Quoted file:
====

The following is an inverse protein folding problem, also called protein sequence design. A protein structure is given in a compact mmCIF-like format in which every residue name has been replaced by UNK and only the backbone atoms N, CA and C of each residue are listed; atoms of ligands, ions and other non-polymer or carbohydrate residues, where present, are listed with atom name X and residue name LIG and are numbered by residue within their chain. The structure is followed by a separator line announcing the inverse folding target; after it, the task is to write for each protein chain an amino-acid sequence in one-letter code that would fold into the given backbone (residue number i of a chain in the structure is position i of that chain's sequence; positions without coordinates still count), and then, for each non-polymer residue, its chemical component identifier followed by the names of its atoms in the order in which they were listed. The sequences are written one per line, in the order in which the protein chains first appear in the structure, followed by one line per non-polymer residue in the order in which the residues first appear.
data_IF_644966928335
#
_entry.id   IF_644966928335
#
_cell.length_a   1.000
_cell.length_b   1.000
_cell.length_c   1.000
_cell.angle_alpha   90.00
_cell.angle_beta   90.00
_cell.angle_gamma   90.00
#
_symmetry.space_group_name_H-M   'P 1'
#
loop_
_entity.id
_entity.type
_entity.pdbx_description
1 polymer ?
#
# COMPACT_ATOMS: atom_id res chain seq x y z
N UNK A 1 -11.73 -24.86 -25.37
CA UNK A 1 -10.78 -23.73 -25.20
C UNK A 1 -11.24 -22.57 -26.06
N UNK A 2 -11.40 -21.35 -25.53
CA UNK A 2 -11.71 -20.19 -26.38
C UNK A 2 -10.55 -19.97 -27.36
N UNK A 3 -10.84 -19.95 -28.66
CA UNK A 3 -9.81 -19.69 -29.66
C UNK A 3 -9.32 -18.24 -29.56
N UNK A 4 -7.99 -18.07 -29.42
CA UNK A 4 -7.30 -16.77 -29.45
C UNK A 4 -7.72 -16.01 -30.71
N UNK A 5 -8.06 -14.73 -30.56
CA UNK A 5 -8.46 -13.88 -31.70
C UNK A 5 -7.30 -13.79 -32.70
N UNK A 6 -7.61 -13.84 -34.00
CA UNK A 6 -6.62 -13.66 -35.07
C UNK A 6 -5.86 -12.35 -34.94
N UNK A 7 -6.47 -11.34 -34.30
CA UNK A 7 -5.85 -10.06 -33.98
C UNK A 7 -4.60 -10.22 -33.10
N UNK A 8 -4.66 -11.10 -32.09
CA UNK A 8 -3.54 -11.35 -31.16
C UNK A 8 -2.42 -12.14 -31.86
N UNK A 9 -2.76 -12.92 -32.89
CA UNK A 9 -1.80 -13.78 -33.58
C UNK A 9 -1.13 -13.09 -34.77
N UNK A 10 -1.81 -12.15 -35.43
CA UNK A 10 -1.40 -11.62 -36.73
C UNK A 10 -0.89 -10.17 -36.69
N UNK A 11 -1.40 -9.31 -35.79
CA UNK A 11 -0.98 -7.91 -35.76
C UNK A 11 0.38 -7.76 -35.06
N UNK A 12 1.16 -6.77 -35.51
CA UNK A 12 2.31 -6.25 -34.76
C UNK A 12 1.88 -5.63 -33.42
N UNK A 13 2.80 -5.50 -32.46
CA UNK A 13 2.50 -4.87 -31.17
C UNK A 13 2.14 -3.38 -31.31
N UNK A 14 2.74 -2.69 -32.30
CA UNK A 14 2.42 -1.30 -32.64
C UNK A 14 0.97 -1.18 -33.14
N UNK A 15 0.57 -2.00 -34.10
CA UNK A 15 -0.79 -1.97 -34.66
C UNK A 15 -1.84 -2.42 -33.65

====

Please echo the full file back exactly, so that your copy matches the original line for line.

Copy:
The following is an inverse protein folding problem, also called protein sequence design. A protein structure is given in a compact mmCIF-like format in which every residue name has been replaced by UNK and only the backbone atoms N, CA and C of each residue are listed; atoms of ligands, ions and other non-polymer or carbohydrate residues, where present, are listed with atom name X and residue name LIG and are numbered by residue within their chain. The structure is followed by a separator line announcing the inverse folding target; after it, the task is to write for each protein chain an amino-acid sequence in one-letter code that would fold into the given backbone (residue number i of a chain in the structure is position i of that chain's sequence; positions without coordinates still count), and then, for each non-polymer residue, its chemical component identifier followed by the names of its atoms in the order in which they were listed. The sequences are written one per line, in the order in which the protein chains first appear in the structure, followed by one line per non-polymer residue in the order in which the residues first appear.
data_IF_644966928335
#
_entry.id   IF_644966928335
#
_cell.length_a   1.000
_cell.length_b   1.000
_cell.length_c   1.000
_cell.angle_alpha   90.00
_cell.angle_beta   90.00
_cell.angle_gamma   90.00
#
_symmetry.space_group_name_H-M   'P 1'
#
loop_
_entity.id
_entity.type
_entity.pdbx_description
1 polymer ?
#
# COMPACT_ATOMS: atom_id res chain seq x y z
N UNK A 1 -11.73 -24.86 -25.37
CA UNK A 1 -10.78 -23.73 -25.20
C UNK A 1 -11.24 -22.57 -26.06
N UNK A 2 -11.40 -21.35 -25.53
CA UNK A 2 -11.71 -20.19 -26.38
C UNK A 2 -10.55 -19.97 -27.36
N UNK A 3 -10.84 -19.95 -28.66
CA UNK A 3 -9.81 -19.69 -29.66
C UNK A 3 -9.32 -18.24 -29.56
N UNK A 4 -7.99 -18.07 -29.42
CA UNK A 4 -7.30 -16.77 -29.45
C UNK A 4 -7.72 -16.01 -30.71
N UNK A 5 -8.06 -14.73 -30.56
CA UNK A 5 -8.46 -13.88 -31.70
C UNK A 5 -7.30 -13.79 -32.70
N UNK A 6 -7.61 -13.84 -34.00
CA UNK A 6 -6.62 -13.66 -35.07
C UNK A 6 -5.86 -12.35 -34.94
N UNK A 7 -6.47 -11.34 -34.30
CA UNK A 7 -5.85 -10.06 -33.98
C UNK A 7 -4.60 -10.22 -33.10
N UNK A 8 -4.66 -11.10 -32.09
CA UNK A 8 -3.54 -11.35 -31.16
C UNK A 8 -2.42 -12.14 -31.86
N UNK A 9 -2.76 -12.92 -32.89
CA UNK A 9 -1.80 -13.78 -33.58
C UNK A 9 -1.13 -13.09 -34.77
N UNK A 10 -1.81 -12.15 -35.43
CA UNK A 10 -1.40 -11.62 -36.73
C UNK A 10 -0.89 -10.17 -36.69
N UNK A 11 -1.40 -9.31 -35.79
CA UNK A 11 -0.98 -7.91 -35.76
C UNK A 11 0.38 -7.76 -35.06
N UNK A 12 1.16 -6.77 -35.51
CA UNK A 12 2.31 -6.25 -34.76
C UNK A 12 1.88 -5.63 -33.42
N UNK A 13 2.80 -5.50 -32.46
CA UNK A 13 2.50 -4.87 -31.17
C UNK A 13 2.14 -3.38 -31.31
N UNK A 14 2.74 -2.69 -32.30
CA UNK A 14 2.42 -1.30 -32.64
C UNK A 14 0.97 -1.18 -33.14
N UNK A 15 0.57 -2.00 -34.10
CA UNK A 15 -0.79 -1.97 -34.66
C UNK A 15 -1.84 -2.42 -33.65